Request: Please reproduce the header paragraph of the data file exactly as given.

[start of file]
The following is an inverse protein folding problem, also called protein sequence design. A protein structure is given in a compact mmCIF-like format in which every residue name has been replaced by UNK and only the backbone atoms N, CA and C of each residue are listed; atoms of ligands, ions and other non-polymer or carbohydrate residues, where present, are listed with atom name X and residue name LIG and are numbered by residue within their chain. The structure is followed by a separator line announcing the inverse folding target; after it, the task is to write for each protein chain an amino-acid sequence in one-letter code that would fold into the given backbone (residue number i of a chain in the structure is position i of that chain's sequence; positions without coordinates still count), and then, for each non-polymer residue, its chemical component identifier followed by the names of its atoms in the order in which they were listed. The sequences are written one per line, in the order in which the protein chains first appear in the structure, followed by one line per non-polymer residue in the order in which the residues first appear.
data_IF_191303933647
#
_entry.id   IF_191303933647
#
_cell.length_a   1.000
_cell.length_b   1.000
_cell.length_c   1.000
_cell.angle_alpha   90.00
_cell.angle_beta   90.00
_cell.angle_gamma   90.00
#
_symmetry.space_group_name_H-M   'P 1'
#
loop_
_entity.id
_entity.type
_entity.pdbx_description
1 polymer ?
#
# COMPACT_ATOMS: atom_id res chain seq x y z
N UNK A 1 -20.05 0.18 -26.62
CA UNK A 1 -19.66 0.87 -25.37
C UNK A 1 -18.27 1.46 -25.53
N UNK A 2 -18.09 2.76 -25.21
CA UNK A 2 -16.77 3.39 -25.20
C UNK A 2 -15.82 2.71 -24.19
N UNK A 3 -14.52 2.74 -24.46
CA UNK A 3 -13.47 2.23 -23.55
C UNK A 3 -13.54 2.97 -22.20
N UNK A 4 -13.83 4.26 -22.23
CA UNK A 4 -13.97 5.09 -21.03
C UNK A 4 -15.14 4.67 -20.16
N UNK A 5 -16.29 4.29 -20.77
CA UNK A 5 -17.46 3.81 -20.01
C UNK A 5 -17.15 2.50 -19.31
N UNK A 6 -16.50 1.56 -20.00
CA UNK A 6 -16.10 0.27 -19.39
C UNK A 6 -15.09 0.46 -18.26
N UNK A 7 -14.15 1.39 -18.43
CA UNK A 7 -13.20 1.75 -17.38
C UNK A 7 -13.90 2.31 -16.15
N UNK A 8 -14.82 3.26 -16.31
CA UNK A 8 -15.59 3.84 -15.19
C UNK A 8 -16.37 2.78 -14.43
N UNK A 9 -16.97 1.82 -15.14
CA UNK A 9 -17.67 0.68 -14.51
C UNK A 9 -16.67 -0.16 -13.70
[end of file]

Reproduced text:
The following is an inverse protein folding problem, also called protein sequence design. A protein structure is given in a compact mmCIF-like format in which every residue name has been replaced by UNK and only the backbone atoms N, CA and C of each residue are listed; atoms of ligands, ions and other non-polymer or carbohydrate residues, where present, are listed with atom name X and residue name LIG and are numbered by residue within their chain. The structure is followed by a separator line announcing the inverse folding target; after it, the task is to write for each protein chain an amino-acid sequence in one-letter code that would fold into the given backbone (residue number i of a chain in the structure is position i of that chain's sequence; positions without coordinates still count), and then, for each non-polymer residue, its chemical component identifier followed by the names of its atoms in the order in which they were listed. The sequences are written one per line, in the order in which the protein chains first appear in the structure, followed by one line per non-polymer residue in the order in which the residues first appear.